Take the 2-minute tour ×
Database Administrators Stack Exchange is a question and answer site for database professionals who wish to improve their database skills and learn from others in the community. It's 100% free, no registration required.

I am designing a database structure for a mailing list.

The data I need to record is the mail recipient data:

Since the mail recipient data is not predefined, it is causing a problem.

For example, some of the recipients have name, mail address, phone number, while others have name, birth date, mail address, gender, etc...

So my design is like this:

Table Receiver:
PK: ReceiverID
    AttributeID
    DataID

Table Attribute:
PK: AttributeID
    AttributeName

Table Data:
PK: DataID
    DataContent

An example of one recipient is:

Receiver: 1 1 1
Attribute: 1 mailAddress
Data:1 test@test.com

Receiver: 1 2 2
Attribute: 2 Name
Data:2 Tony

This is causing a problem because I want to check the data field type and length. What is a better database design?

Sorry about the poor description, I will clarify it if you are confused.

share|improve this question
    
(mailAdress, Name) is a possible attribute combination for a record. What other combinations are possible? Can you give further examples? Why are the attribute gathered, how is the data used? –  miracle173 Sep 5 '12 at 4:09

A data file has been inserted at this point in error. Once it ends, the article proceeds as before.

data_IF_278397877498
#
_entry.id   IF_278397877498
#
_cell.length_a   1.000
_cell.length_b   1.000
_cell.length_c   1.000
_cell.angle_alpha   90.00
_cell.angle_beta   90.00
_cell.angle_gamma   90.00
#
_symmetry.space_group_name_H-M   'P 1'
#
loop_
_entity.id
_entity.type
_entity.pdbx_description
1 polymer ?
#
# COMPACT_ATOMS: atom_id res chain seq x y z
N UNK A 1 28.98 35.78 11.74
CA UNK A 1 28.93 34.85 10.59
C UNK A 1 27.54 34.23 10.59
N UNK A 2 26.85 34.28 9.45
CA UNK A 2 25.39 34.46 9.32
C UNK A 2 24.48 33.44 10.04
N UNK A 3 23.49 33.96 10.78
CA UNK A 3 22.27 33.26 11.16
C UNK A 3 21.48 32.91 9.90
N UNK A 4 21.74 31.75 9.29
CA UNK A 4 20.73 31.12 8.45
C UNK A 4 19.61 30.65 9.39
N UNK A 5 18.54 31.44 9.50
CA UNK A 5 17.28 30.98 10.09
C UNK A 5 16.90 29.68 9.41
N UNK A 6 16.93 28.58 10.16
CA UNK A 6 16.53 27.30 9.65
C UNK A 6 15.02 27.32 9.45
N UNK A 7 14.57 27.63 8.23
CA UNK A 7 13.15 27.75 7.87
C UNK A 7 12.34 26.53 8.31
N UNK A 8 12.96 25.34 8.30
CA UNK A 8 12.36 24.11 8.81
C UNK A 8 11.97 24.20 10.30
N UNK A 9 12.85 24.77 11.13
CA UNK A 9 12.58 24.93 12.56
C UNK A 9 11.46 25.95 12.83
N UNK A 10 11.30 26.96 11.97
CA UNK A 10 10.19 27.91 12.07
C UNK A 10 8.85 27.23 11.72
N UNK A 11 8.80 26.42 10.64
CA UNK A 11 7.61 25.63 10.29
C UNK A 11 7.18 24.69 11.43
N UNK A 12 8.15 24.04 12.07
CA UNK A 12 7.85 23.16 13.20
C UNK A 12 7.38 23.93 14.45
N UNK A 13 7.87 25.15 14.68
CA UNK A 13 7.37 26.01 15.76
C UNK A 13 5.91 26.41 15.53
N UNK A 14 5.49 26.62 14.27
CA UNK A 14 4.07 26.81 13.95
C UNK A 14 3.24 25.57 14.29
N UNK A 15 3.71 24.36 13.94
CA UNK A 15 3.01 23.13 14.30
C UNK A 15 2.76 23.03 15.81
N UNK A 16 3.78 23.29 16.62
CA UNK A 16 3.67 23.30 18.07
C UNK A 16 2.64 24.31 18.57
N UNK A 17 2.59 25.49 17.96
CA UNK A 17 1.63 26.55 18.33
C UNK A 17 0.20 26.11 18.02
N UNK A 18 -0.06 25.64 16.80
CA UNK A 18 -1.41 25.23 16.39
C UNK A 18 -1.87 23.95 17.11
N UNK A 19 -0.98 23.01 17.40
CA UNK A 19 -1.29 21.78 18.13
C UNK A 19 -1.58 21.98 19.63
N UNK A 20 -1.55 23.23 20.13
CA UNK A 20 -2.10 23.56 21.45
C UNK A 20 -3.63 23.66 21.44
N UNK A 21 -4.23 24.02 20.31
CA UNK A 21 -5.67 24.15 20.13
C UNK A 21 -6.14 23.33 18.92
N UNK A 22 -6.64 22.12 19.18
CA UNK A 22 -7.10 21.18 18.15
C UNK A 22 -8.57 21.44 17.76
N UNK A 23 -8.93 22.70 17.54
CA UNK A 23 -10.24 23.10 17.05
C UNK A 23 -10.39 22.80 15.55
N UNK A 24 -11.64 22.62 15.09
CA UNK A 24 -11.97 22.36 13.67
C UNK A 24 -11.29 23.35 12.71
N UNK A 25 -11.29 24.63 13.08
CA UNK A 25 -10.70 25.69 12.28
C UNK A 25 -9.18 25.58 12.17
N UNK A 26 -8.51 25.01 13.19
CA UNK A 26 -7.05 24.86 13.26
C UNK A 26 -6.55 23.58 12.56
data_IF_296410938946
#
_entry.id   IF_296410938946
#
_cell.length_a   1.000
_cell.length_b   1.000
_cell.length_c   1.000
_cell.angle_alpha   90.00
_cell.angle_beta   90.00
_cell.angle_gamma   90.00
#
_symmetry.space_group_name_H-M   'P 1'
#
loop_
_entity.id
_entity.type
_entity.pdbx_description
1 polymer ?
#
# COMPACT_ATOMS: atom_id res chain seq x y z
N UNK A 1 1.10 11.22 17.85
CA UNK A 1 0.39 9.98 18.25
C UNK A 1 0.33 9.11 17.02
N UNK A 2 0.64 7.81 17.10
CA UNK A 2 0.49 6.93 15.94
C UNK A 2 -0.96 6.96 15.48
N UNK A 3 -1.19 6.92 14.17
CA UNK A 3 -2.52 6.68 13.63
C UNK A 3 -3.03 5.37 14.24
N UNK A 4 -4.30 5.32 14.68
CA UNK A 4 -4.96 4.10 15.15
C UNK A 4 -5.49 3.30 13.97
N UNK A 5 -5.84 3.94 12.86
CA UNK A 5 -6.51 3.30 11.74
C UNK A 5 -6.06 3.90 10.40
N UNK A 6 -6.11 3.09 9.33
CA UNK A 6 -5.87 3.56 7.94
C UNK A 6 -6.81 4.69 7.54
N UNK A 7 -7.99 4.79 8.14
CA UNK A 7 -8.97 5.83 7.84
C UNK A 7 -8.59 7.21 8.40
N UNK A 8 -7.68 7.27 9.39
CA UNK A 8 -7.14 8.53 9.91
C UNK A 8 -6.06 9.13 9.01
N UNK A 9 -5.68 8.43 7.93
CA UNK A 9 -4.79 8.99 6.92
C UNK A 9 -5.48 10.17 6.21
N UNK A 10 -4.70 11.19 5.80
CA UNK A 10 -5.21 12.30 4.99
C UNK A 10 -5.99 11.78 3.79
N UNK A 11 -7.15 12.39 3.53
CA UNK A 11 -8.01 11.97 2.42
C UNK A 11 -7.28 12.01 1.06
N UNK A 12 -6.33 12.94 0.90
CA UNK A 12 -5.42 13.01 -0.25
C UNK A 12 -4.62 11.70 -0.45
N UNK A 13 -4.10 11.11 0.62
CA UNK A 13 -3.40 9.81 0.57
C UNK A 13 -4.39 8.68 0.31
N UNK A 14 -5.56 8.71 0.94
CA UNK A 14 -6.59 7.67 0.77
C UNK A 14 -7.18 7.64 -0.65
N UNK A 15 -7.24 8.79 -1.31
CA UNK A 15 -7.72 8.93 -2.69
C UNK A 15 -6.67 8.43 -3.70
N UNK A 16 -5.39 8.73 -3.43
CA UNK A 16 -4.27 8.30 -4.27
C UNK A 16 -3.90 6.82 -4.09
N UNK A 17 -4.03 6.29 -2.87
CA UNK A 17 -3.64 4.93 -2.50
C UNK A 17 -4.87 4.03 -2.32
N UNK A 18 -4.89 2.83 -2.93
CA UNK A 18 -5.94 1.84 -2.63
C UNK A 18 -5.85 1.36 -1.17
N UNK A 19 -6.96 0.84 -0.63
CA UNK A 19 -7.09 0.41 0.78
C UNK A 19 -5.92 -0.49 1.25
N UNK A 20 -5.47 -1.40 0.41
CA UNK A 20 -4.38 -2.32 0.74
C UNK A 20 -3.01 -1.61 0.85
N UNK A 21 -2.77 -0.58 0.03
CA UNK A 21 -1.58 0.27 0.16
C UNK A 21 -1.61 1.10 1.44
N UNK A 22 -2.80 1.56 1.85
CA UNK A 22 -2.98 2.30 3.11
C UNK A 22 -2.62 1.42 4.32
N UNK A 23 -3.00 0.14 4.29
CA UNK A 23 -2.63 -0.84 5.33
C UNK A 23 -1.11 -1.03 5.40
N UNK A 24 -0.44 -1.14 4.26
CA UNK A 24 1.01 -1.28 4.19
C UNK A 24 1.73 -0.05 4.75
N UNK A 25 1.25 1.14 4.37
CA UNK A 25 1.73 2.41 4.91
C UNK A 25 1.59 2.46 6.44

add comment

2 Answers

Whenever possible, you want to avoid the EAV design, which is basically what you are proposing.

EAV has it's place, but it's overused. Essentially you are adding a layer of abstraction to your data by storing the meta-data (describing the actual data) in the data tables, then having to query the meta data before you can actually get at the real data. It gets incredibly complicated very quickly.

For your (relatively simple) use case, you should make a "normal" table along the lines of:

ReceiverID, ReceiverName, ReceiverAddress, ReceiverBirthdate...

As long as you have a couple of MAIN fields (I'm assuming you will want at a minimum an address and an ID), the others can be populated or NULL depending on if you have data for those.

There's no need to use an EAV model for something so straightforward, especially if you want to use it just to account for missing data.

share|improve this answer
add comment

I'm a strong believer that the entity-attribute-value design pattern is not generally suitable for databases, you should rather consider the entities you want to model carefully and the use of nullable vs non-nullable columns. I see that there is a stack overflow thread http://stackoverflow.com/questions/494158/best-beginner-resources-for-understanding-the-eav-database-model about EAV.

share|improve this answer
add comment

Your Answer

 
discard

By posting your answer, you agree to the privacy policy and terms of service.

Not the answer you're looking for? Browse other questions tagged or ask your own question.